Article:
Stars in Toledo – Self Titled LP

The last couple of years have left a lot to be desired in rock music on the mainstream level, but in the case of underground up and comers Stars in Toledo, those who worship at the altar of rock n’ roll gods will find a fine collection of songs in their debut album, titled simply Stars in Toledo. Comprised of twelve tracks that explore hard alternative rock and melodic heavy metal simultaneously, Stars in Toledo package a stellar songcraft into surreal treats like “Hold on to Yesterday” and “Be Your Man,” smothering sonic throw-downs in “99 Bottles” and “Take It to the Breakdown,” and growling guitar celebrations in “Don’t Wanna Talk Anymore” and the sinfully heavy “A Peek Behind the Curtain,” ultimately leaving anyone within earshot curious for more from this young crew of crafty conceptualists.

There’s no filler to be skipped over in this record; while some songs – such as “While We’re Waiting,” “Mavericks” and “Get Me Right” – feel more like singles than the experimental tunes do – i.e. “Baby Banzai,” “99 Bottles” – there’s never any question as to whether or not the band was putting all of themselves into the music during the recording process. The production value is sleekly streamlined and benefits from an equally smooth master mix, but the progressive flow between the tracks never feels particularly excessive or artsy in nature. The songs are presented to us in an almost cinematic arrangement that slowly releases the tension that we start off with in the first part of the record before finishing us off in a tizzy of cutting guitar chaos with “A Peek Behind the Curtain”.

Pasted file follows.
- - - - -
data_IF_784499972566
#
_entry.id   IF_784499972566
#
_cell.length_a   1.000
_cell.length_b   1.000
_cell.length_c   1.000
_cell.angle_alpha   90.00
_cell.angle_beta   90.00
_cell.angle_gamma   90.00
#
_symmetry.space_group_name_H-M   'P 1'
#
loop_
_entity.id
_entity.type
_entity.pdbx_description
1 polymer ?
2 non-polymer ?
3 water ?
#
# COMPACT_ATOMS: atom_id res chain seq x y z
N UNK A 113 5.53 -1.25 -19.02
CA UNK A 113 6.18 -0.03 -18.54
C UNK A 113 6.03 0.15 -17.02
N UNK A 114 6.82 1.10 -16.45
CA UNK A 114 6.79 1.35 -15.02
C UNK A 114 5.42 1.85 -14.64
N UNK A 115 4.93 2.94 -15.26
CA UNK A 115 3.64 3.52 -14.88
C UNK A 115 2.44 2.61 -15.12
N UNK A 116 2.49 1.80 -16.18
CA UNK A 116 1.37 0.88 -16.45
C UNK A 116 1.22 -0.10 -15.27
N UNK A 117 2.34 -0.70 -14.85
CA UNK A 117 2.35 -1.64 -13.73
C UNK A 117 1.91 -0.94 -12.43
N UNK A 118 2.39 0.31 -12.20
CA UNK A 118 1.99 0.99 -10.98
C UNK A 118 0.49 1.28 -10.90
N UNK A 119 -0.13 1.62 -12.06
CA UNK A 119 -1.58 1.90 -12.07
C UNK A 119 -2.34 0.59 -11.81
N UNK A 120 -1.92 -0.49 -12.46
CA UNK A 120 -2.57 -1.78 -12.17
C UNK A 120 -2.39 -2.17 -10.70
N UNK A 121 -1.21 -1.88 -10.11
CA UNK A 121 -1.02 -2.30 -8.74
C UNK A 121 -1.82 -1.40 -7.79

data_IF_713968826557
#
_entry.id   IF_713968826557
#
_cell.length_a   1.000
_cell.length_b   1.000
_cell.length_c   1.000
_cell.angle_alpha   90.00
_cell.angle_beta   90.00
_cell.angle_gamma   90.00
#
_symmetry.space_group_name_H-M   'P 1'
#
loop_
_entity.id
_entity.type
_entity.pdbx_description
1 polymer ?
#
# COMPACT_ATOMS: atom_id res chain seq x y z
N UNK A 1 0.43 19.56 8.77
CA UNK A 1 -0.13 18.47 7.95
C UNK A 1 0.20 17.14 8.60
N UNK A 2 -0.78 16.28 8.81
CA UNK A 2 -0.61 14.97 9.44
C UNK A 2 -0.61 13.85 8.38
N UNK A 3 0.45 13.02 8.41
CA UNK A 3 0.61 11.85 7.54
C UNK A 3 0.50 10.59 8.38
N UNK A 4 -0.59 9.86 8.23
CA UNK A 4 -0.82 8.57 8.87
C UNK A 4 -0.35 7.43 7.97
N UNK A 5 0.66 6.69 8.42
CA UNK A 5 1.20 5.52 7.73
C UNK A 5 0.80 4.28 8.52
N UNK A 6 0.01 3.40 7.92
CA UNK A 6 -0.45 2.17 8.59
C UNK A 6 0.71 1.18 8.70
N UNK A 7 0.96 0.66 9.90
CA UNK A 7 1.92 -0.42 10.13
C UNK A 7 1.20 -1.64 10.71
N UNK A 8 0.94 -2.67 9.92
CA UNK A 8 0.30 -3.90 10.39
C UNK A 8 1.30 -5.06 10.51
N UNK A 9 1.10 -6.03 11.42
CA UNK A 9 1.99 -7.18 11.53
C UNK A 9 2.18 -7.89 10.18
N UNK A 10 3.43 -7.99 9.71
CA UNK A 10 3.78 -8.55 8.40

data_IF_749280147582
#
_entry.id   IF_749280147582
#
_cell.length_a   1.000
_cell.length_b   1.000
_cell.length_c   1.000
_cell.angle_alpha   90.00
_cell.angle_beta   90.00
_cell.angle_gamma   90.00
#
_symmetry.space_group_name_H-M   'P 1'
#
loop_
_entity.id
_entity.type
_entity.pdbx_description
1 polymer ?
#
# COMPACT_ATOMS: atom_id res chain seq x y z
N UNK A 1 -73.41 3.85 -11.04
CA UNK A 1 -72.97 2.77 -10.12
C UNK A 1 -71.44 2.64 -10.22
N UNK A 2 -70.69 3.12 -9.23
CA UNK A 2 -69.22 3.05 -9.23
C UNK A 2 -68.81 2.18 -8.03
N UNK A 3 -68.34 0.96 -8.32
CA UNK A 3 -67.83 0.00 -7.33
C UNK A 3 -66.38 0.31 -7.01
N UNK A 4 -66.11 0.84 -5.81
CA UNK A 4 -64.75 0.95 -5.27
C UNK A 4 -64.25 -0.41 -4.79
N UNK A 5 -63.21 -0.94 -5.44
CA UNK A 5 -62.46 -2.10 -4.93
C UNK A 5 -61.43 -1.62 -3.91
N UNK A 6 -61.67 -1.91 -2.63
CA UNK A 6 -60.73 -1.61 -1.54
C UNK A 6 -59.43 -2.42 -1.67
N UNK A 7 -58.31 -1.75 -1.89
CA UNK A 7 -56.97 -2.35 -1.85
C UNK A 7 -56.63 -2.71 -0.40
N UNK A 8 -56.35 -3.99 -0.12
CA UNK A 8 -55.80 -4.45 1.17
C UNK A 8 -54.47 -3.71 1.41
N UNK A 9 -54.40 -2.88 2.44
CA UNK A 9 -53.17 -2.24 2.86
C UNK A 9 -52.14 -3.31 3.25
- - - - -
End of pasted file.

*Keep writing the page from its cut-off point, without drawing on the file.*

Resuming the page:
Stars in Toledo employ a lot of old fashioned rock n’ roll ethics in making songs like “Rnr 24 7 365,” “Don’t Wanna Talk Anymore” and “Without You Here,” but their sound is anything but status quo. I hear a lot of intricacies in these riffs, and because of the beefy mix that they’re filtered through, none of the band’s natural tonality is sacrificed in stringing all of the material together for an LP format. The bass is as textured as the vocals are in “Mavericks,” while the drum track in “Hold on to Yesterday” creates just as much of a mood as the guitars do.

Hard rock disciples who are hungry for a riff-happy record that rejects the very notion of eliminating the style’s rougher edges will really dig what Stars in Toledo are doing in their first official album, and if any of the songs that it includes in its tracklist get the proper platform to reach the masses, I think that this band could easily become one of the more successful groups in their scene. They’ve still got some work to do in refining their structures to maximize the wallop of their super-heavy tone, but from the looks of this debut, they’re well on their way to finding that perfect middle ground between assaultive hard rock and cerebral modern metal. We’ll be able to tell more about their identity in the follow-up to this disc, but nevertheless, Stars in Toledo is an LP that I would encourage rock enthusiasts to check out when they have the chance.

Mark Druery